Monday, February 14, 2011

Scaling Passive and Active Customer-Centric Innovation

Those familiar with my approach to 'social media' will know I think the marcomms element is a happy outcome rather than a primary objective.

The marcomms-first approach - best characterised by the phrase 'using the channel of social media' puts the cart very much before the horse, in my view.
You get efficient, contagious and joined-in with marcomms as an outcome of the really juicy value creation bit of our digitally enabled socially connected lives.
But the juicy bit is better-fitting innovations. (Image courtesy RachelVoorhees)

If you involve the people for whom the product or service is intended you get a product or service which is a better fit with their needs. And that's customer-centric innovation.
The outcome is better for the customer and since better fit equals more sales that means better for the producer (assuming you can maintain margins, of course).

Working with small groups of customers to co-create is not new. Scaling that is.

For example just three or so years ago no one would have written a blogpost to tell the world they were having a cup of tea. Too much effort to go to.
Now, with tumbling technical barriers to entry for anyone to publish their thoughts (no matter how 'trivial' when viewed by traditional criteria) 135k conversations about tea are published in a single month in the UK alone.

All those tweets and Facebook status updates, (forums and blogposts too) reveal how people are using a product, why, where and when, and what they do and don't like about it. And how they'd make it better - if only you gave them a chance.

Gathering what they have to say, analysing it and sharing the resulting data and strategic insight with the right part of any organisation (for action) can be described as Passive Customer Centric Innovation.
You ask no questions. You require nothing more of your customers and potential customers. But from their open publication to their peers and the world, they provide you a low-cost fast track to innovation to mutual advantage.

The second, Active Customer Centric Innovation, takes the same gathered data, identifies (through nodal network analysis) the most appropriate members of communities and invites them into a process of co-creation with key stakeholders. This requires their active engagement; and rewards for their skills and knowledge.

In both cases the key outcome is a better product - one your customers like more.
The marcomms benefits are a happy bonus - and all the better for being derived this way.

- Posted using BlogPress from my iPhone so I may have to tidy it up later ;-)
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Wednesday, February 09, 2011

Of silos and serendipity

Silos are no friend to serendipity.
They make excellent recommendation engines - peer to peer in the likes of Facebook and twitter.
But in order to be discoverable within those silos someone within the silo must make the discovery outside of it, 'like' it (Facebook) or share the link (Twitter etc).
Then, if the thing is relevant and useful, peer-to-peer distribution through networks of trust does the rest.
And that delivers us a filter based on those we follow and friend. Which is excellent. The best combined crap detector and relevancy generator I've ever known.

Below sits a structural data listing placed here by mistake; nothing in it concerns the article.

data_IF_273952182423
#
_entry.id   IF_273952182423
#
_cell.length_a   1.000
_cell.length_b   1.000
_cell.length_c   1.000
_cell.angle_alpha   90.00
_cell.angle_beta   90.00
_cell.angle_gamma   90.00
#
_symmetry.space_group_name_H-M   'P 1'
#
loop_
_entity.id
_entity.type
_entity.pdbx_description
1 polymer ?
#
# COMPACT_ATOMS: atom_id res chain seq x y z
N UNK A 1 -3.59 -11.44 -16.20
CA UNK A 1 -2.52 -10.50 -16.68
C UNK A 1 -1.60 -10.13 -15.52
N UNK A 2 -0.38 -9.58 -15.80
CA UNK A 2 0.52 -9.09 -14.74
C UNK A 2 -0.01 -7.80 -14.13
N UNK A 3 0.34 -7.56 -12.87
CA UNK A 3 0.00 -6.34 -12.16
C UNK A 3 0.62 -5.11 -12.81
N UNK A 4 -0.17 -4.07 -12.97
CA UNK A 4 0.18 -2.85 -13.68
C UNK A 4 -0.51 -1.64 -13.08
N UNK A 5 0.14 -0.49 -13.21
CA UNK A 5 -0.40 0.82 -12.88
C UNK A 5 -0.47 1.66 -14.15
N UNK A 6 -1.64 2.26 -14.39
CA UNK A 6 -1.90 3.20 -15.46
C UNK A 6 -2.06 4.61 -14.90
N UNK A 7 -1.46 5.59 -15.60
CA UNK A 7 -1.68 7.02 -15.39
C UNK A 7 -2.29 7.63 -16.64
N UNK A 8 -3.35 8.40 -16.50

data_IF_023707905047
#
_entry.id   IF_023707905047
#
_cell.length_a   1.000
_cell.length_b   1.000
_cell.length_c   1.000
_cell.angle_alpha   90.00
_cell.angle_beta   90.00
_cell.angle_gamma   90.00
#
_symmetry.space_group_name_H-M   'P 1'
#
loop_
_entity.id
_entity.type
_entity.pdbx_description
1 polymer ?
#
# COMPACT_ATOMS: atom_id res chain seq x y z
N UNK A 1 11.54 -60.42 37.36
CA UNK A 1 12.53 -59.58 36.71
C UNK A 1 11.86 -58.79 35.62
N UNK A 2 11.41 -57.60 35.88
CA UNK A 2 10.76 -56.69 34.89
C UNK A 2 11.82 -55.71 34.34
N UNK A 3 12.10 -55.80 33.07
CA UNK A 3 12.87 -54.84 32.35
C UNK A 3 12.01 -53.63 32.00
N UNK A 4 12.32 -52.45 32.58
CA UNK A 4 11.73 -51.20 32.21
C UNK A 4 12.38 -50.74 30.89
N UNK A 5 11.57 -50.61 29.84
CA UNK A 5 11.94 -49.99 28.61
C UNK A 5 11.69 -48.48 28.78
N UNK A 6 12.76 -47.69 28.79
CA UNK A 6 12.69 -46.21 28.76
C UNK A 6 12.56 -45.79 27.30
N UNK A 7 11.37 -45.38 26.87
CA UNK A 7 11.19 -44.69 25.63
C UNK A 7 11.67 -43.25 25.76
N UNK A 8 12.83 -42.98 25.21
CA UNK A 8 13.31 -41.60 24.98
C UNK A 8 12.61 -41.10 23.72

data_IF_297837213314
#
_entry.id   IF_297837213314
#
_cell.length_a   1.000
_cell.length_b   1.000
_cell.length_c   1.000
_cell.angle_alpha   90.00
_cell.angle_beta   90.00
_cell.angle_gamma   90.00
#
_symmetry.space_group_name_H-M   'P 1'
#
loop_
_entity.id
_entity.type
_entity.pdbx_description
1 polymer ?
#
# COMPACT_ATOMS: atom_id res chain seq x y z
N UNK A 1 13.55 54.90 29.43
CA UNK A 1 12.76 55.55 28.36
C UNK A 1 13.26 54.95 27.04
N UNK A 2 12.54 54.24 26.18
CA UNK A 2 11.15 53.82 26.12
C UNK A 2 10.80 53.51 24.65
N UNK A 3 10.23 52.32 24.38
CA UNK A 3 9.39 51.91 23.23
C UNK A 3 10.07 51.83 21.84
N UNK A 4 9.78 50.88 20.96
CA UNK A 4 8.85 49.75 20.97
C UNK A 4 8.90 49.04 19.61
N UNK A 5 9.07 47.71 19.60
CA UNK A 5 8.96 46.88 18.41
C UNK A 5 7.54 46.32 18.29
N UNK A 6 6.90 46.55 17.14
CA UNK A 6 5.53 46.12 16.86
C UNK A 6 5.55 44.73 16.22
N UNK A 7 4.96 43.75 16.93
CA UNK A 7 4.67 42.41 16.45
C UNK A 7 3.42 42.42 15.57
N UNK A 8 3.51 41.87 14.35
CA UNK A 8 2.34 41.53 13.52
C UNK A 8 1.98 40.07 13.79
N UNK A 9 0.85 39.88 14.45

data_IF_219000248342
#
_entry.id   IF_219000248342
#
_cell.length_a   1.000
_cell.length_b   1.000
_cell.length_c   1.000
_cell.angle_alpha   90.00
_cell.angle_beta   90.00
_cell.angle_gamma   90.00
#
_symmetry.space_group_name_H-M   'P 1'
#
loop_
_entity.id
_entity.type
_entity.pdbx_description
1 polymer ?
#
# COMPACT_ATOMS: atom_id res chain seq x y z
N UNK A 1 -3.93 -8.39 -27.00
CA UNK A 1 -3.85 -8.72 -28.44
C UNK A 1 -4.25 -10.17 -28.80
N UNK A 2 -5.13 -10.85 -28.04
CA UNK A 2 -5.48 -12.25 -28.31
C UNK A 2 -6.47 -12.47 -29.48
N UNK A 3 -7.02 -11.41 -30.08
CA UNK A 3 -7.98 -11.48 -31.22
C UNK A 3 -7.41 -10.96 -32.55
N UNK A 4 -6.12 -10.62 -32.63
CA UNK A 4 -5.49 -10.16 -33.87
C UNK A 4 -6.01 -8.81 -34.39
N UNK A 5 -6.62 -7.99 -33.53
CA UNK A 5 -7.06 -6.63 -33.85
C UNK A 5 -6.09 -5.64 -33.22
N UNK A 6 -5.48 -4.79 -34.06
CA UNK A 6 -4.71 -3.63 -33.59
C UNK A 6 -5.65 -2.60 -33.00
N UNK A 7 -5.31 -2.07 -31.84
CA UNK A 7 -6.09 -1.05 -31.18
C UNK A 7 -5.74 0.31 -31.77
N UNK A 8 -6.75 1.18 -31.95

With a little wisdom, we choose to add a sprinkling of folk with whom we may not agree, whose interests do not match our own. This is us acknowledging the value of serendipity. A sprinkling of it.
Twitter is relatively well placed for this. Facebook, because it's more closed and far from easy to connect with those you don't have huge amounts in common with, is not. Its resolution of the serendipity issue is to provide a search of the web alongside its internal search (powered by Bing - shareholder Microsoft's search engine).
The fact it is there at all acknowledges a simple truth - one that is true of all silos, no matter how adhoc or fuzzy edged (yes, Twitter too): Not everything you need to know is available here. Not every connection awaits you here.
The future is without silos. And that cannot be reached if we entrench within silos and wait to be fed.
Do your bit. Go discover something beyond. Add to the network.

- Posted using BlogPress from my iPhone so I may have to tidy it up later ;-)

Monday, February 07, 2011

AOL isn't future-proofing with HuffPo and TechCrunch - it's standing still

First TechCrunch, now the Huffington Post. How hip, radical, transformational even, AOL suddenly appears. (ah hem...)

It's almost as if AOL is seeking to reinvent itself as a successful web-based media company through acquisition.

Companies acquire for two key reasons - a short cut to growth or a short cut to skills that equate to competitive advantage.

AOL badly needs the latter. And if it's able to retain the services of the likes of Huffington and Arrington (any other web entrepreneurs ending in 'ington' you can think of?) then it gets to learn.

It gets to learn how to exploit the low cost distribution model of the web. But essentially both TechCrunch and HuffPo are large scale broadcasters powered by very traditional ad models. So that's what AOL gets to learn: How to maximise old models.

These are not the best-fit with the network (rather than broadcast) nature of the web but I have no doubt they will continue to be successful in traditional terms (ie with traditional advertisers) for the short term. (image courtesy)

But make no mistake; this is not AOL preparing for the future, it's simply getting by in the present.
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The rate of change is so rapid it's difficult for one person to keep up to speed. Let's pool our thoughts, share our reactions and, who knows, even reach some shared conclusions worth arriving at?